training algorithms in the ﬁeld of ANN (Amini et al., 2013; 2008; Sundaram, 1998; Watkinson, 1968). A large amount

Nawi et al., 2013). It was reported that some types of ANN of experimental data is necessary for designing an arti-

methodologies are more useful for data modeling and func- ﬁcial intelligence (AI) approach that could relate fouling

tion approximation and others are appropriate for solving factor to its associated independent variables. In this study,

Table 1 – Summary of collected experimental datasets including type of ﬂuids and heat exchangers, ranges of operating conditions, and number of data points (Asomaning, 1990,

1997; Feiz, 2015; Srinivasan, 2008; Sundaram, 1998; Watkinson, 1968).

Type of ﬂuida Type of heat Fluid density Surface Fluid Pipe Fluid velocity D.Ob Time (h) Fouling factor Nc

exchanger (kg/m3 ) temperature (◦ C) temperature (◦ C) diameter (m) (m/s) (ppmw) (m2 K/kW)

10% heavy oil–90% fuel oil PFRU 866.467 170.23–409.2 60–140 0.0144 0.65–0.94 0 0–50 0.000370–0.8160 2786

5% heavy oil–95% fuel oil PFRU 858.664 192.12–372.5 83.7–86.2 0.0144 0.75 0 0.5–49 0.00068–0.6720 529

15% heavy oil–85% fuel oil PFRU 874.414 194.49–341.4 84.4–87 0.0144 0.75 0 0–50 0.0004–0.47538 397

20% heavy oil–80% fuel oil PFRU 882.507 196.64–339.0 84.1–85 0.0144 0.75 0 0–50 0.0004430–0.0468 381

10% heavy oil–90% paraﬂex PFRU 870.571 185.0–369.38 82.3–83.6 0.0144 0.75 0 0.5–47 0.0003–0.6115 228

1% pentane–10% heavy PFRU 863.308 224.2–376.57 86 0.0144 0.75 0 0–6.5 0.0008–0.5528 40

oil–89% fuel oil

3% pentane–10% heavy PFRU 857.058 215.58–365.8 86 0.0144 0.75 0 0–4.67 0.00350–0.56420 29

oil–87% fuel oil

5% pentane–10% heavy PFRU 850.898 212.54–381.2 83.3 0.0144 0.75 0 0–4.5 0.0034–0.6213 28

oil–85% fuel oil

10% heavy oil–90% fuel PFRU 866.769 216.55–375.3 83.5–84 0.0144 0.75 0 0.5–20 0.0046–0.5971 193

oil–1000 ppmw of benzoyl

peroxide

10% heavy oil–90% fuel PFRU 866.657 200.1–373.06 83.8–84.6 0.0144 0.75 0 0.33–20 0.001540–0.5857 181

oil–1000 ppmw of

ethanediol

10% heavy oil–90% fuel PFRU 866.637 220.04–231.6 84.5 0.0144 0.75 0 0–46 0.0013–0.0461 271

oil–1000 ppmw of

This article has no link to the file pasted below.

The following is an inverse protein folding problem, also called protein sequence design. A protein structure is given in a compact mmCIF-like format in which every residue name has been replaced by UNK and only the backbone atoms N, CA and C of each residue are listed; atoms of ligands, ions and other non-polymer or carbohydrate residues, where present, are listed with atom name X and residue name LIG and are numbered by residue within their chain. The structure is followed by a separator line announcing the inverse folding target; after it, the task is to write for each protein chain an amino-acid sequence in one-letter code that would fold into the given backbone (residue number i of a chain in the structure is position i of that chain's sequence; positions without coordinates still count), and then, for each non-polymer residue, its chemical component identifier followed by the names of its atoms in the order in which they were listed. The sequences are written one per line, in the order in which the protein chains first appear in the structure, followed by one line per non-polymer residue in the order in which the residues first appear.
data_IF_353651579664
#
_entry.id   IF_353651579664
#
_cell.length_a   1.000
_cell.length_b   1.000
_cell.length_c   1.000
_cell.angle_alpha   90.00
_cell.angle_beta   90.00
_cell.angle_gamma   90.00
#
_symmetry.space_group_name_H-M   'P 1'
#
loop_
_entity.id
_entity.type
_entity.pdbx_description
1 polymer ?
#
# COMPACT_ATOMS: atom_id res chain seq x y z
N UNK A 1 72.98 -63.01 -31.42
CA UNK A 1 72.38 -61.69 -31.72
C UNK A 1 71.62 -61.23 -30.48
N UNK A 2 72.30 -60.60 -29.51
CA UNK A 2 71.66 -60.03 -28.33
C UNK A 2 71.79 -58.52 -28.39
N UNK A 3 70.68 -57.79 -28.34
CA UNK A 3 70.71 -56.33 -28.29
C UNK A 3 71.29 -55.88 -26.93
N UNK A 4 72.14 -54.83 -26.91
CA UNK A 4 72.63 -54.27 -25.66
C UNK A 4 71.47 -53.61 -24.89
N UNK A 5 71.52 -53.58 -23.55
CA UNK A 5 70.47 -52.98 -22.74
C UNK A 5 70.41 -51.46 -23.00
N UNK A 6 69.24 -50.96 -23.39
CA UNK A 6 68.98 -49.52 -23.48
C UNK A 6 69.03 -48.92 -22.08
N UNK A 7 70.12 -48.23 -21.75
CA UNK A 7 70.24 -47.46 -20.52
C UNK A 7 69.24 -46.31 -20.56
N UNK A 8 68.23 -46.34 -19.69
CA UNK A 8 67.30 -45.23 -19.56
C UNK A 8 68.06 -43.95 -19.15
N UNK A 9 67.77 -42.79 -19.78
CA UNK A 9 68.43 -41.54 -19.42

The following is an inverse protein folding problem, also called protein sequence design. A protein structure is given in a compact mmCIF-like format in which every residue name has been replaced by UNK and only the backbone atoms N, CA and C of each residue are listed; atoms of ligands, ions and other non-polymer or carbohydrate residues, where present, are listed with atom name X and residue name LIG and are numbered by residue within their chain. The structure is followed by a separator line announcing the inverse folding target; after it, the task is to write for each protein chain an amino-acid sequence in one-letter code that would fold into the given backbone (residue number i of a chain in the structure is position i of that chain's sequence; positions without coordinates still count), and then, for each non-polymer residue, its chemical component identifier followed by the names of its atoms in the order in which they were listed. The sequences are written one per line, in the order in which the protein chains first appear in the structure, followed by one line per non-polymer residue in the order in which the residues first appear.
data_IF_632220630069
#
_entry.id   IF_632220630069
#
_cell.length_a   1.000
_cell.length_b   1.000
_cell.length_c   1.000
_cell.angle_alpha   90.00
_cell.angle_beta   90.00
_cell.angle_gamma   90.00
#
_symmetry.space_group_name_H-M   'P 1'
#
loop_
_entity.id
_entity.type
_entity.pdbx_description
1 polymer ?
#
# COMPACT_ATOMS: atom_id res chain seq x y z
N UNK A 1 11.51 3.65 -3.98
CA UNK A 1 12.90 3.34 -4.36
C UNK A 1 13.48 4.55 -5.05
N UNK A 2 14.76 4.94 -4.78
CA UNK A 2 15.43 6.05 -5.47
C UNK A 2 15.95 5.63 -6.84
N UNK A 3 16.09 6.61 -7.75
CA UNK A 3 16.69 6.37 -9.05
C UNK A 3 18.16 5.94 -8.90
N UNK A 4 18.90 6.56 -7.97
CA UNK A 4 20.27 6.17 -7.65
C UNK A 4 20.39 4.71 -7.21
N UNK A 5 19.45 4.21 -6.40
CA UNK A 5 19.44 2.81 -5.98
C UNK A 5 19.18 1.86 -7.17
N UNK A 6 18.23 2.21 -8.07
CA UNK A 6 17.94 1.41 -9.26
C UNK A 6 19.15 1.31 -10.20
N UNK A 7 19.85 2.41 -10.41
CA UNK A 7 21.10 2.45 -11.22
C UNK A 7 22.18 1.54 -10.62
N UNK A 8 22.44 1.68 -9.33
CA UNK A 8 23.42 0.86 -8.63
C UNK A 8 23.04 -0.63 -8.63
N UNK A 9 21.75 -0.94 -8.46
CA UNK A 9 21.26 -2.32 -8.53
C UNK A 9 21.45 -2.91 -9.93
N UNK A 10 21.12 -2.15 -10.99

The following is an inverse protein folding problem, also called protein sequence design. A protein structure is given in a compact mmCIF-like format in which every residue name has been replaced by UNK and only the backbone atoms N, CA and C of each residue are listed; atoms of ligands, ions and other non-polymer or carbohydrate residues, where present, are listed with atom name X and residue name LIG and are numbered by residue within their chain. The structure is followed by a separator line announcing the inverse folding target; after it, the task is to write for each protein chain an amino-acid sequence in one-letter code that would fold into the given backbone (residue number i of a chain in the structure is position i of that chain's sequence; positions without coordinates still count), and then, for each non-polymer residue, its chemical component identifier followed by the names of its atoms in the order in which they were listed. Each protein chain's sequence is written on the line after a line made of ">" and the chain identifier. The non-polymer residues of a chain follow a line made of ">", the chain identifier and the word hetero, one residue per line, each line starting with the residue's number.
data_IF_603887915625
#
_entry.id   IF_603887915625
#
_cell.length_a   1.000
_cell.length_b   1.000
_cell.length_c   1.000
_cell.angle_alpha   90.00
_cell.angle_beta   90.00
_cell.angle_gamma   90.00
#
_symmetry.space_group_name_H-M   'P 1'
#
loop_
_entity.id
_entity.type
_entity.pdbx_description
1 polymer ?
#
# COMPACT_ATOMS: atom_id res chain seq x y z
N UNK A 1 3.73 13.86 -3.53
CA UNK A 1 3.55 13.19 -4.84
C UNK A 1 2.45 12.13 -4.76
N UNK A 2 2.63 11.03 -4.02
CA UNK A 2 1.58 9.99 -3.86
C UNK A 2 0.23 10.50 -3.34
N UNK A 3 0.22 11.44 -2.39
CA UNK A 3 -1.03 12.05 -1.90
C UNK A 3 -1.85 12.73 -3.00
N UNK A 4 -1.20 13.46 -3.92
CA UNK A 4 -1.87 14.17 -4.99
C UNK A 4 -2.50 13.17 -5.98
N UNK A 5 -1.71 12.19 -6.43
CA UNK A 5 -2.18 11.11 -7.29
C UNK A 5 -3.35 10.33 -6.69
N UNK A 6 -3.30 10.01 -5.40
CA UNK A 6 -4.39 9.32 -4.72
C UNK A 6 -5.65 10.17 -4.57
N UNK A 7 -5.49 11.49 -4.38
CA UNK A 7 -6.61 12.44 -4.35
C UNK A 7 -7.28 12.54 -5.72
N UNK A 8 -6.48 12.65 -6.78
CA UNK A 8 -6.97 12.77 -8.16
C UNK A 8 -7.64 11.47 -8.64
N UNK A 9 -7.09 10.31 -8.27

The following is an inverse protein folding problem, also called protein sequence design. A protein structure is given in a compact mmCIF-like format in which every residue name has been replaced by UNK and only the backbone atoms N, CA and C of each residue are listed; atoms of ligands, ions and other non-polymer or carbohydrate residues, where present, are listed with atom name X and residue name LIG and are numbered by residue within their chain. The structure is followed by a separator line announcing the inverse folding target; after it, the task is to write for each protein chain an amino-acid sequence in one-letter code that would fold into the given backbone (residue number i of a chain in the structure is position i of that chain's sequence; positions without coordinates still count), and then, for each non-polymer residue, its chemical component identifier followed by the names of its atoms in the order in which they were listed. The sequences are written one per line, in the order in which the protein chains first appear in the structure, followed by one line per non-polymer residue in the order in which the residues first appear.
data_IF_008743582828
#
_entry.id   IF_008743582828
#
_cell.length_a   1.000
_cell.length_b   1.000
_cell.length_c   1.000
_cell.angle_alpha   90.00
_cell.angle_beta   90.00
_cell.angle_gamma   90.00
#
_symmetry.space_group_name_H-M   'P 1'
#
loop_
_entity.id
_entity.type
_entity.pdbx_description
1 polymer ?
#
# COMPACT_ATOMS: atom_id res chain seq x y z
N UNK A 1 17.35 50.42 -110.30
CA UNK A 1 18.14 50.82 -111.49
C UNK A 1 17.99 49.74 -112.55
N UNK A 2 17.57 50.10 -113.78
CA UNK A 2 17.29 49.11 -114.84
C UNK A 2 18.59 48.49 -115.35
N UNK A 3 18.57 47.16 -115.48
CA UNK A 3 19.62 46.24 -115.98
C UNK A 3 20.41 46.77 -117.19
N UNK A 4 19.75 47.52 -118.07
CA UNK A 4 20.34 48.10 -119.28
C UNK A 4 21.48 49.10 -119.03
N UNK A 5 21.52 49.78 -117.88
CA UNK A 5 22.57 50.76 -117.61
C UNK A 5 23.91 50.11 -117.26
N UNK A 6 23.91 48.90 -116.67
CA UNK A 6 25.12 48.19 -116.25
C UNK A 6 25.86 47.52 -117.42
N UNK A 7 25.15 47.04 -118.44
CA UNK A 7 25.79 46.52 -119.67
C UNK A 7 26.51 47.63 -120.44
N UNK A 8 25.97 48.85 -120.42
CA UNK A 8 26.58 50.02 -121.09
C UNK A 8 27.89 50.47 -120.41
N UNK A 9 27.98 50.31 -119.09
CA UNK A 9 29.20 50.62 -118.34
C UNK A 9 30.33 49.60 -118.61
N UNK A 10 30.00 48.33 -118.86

Thiophenol.

Syncrude sweet blend (ssb) PFRU 867.896 206.11–358.3 60.35–133.4 0.0147 0.44–0.77 0–91.68 0.17–147.7 0.0001–1.3956 4256

7.15% ATBd –92.85%paraﬂex PFRU 862.519 272 85 0.0159 0.5 1.12603 20 1.607652 1

7.4% ATB–92.6% paraﬂex PFRU 862.788 403 80 0.0159 0.31 0.92994 40 0.747863 1

7.6% ATB–92.4% paraﬂex PFRU 863.003 429 95 0.0159 0.6 0.60329 48 0.132462 1

15% ATB–85% paraﬂex PFRU 871.041 465–640 90–95 0.0159 0.5 0.66–0.89 26–72 0.1894–0.632 3

Light sour blend (LSB) PFRU 845.1 286.3–401.2 206.95–278.2 0.005225 0.75 0 0–46.2 0.0014–0.0801 211

provided by shell Canada

Ltd.

Sour heavy gas oil Single tube 846.504 136.33–258.9 100.13–240.66 0.00871 0.88–7.45 0 0–388.8 0.1680–1.6056 701

10% (1-decane)–90% PFRU 797.762 202.67–220.3 79.5–97 0.0147 0.56 322.101 3.33–49.66 0.002–03090 140

kerosene

10% (4-vinyl-1- PFRU 807.45 208.3–264 76.5–93 0.0147 0.56 314.252 1–47.3 0.0029–0.1577 140

cyclohexene)–90%

kerosene.

10% indene–90% kerosene PFRU 820.37 186–420.33 66.5–94.5 0.0147 0.56 0–293.243 0–49.67 0.0006–0.7596 536

10% one-hexadecene–90% PFRU 802.18 200–284.7 78–96.5 0.0147 0.56 318.437 2–48 0.0007–0.2693 139

kerosene

10% dicyclopentadiene–90% PFRU 819.272 182–292.3 71.5–95.5 0.0147 0.56 0–298.028 0–49.67 0.0034–0.5284 434

kerosene

a

Mass percent compositions of mixtures are presented.

b

Concentration of dissolved oxygen in the ﬂuid.

c

Number of experimental data.

141

d

Atmospheric Tower Bottoms Provided by Syncrude Canada.

142 Chemical Engineering Research and Design 1 3 0 ( 2 0 1 8 ) 138–153

11,626 experimental datasets for fouling factor in a sin- the temperature of heat transfer surface is calculated using

gle tube and portable fouling research unit are collected Eq. (6).

from six different literatures (Asomaning, 1990, 1997; Feiz,

2015; Srinivasan, 2008; Sundaram, 1998; Watkinson, 1968). 1

Ts, ave = Tb, ave + qave × Rf + (6)

Table 1 shows the summary of our collected experimental Uo

databank including independent and dependent variable(s),

here qave and Uo represents the average heat ﬂux and overall

their ranges, and number of available data for each operat-

heat transfer coefﬁcient, respectively (Agbisit et al., 2003).